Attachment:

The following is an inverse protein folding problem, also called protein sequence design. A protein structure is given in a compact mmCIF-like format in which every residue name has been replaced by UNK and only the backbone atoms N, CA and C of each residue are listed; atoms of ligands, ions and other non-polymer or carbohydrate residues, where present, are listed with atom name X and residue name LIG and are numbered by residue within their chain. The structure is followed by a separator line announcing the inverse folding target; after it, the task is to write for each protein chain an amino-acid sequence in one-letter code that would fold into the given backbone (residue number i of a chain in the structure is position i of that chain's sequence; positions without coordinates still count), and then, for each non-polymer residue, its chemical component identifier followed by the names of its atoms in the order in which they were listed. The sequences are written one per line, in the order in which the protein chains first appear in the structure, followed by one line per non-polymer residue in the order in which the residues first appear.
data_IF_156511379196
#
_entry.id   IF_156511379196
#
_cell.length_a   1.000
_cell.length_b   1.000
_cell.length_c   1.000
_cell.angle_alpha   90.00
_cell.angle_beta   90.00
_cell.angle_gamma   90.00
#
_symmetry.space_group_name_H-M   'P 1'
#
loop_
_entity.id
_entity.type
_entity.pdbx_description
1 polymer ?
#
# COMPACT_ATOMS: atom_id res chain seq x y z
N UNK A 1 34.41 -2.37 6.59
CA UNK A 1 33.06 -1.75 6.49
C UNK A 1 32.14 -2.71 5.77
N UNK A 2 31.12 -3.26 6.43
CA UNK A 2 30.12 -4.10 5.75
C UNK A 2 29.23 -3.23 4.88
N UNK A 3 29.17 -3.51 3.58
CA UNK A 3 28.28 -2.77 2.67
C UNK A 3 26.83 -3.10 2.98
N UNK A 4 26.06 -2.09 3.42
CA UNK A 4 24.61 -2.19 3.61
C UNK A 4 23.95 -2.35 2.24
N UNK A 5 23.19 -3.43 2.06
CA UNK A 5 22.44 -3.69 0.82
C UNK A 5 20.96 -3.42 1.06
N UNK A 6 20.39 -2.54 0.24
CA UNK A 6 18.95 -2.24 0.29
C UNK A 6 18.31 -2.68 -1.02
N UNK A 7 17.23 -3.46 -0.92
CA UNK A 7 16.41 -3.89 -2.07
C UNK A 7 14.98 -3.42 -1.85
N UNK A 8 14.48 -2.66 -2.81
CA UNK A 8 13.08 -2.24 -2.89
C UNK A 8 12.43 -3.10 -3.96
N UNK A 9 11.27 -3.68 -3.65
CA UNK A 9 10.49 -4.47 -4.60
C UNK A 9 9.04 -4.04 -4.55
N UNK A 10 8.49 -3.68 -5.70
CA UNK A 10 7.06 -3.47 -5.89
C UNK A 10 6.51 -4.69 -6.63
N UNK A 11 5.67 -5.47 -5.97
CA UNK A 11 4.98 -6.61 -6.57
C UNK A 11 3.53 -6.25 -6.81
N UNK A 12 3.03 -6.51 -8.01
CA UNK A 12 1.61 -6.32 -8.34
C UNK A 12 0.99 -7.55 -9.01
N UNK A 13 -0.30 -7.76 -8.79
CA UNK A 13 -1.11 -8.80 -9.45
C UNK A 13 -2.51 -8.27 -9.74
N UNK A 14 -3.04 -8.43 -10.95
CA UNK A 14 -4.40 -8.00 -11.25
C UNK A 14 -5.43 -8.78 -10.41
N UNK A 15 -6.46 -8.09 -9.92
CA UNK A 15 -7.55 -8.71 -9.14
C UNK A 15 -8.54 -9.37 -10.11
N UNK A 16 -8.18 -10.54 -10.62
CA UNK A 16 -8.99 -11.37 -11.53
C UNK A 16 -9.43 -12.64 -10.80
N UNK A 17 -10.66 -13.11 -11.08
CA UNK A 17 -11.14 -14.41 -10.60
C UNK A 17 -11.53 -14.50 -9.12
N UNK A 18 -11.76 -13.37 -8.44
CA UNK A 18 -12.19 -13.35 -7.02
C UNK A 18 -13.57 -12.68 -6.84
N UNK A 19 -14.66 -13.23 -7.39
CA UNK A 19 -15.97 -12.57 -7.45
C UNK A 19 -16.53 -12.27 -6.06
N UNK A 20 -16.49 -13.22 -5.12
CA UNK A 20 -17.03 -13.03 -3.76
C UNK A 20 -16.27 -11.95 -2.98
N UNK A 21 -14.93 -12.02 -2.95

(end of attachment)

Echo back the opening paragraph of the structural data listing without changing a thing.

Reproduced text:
The following is an inverse protein folding problem, also called protein sequence design. A protein structure is given in a compact mmCIF-like format in which every residue name has been replaced by UNK and only the backbone atoms N, CA and C of each residue are listed; atoms of ligands, ions and other non-polymer or carbohydrate residues, where present, are listed with atom name X and residue name LIG and are numbered by residue within their chain. The structure is followed by a separator line announcing the inverse folding target; after it, the task is to write for each protein chain an amino-acid sequence in one-letter code that would fold into the given backbone (residue number i of a chain in the structure is position i of that chain's sequence; positions without coordinates still count), and then, for each non-polymer residue, its chemical component identifier followed by the names of its atoms in the order in which they were listed. The sequences are written one per line, in the order in which the protein chains first appear in the structure, followed by one line per non-polymer residue in the order in which the residues first appear.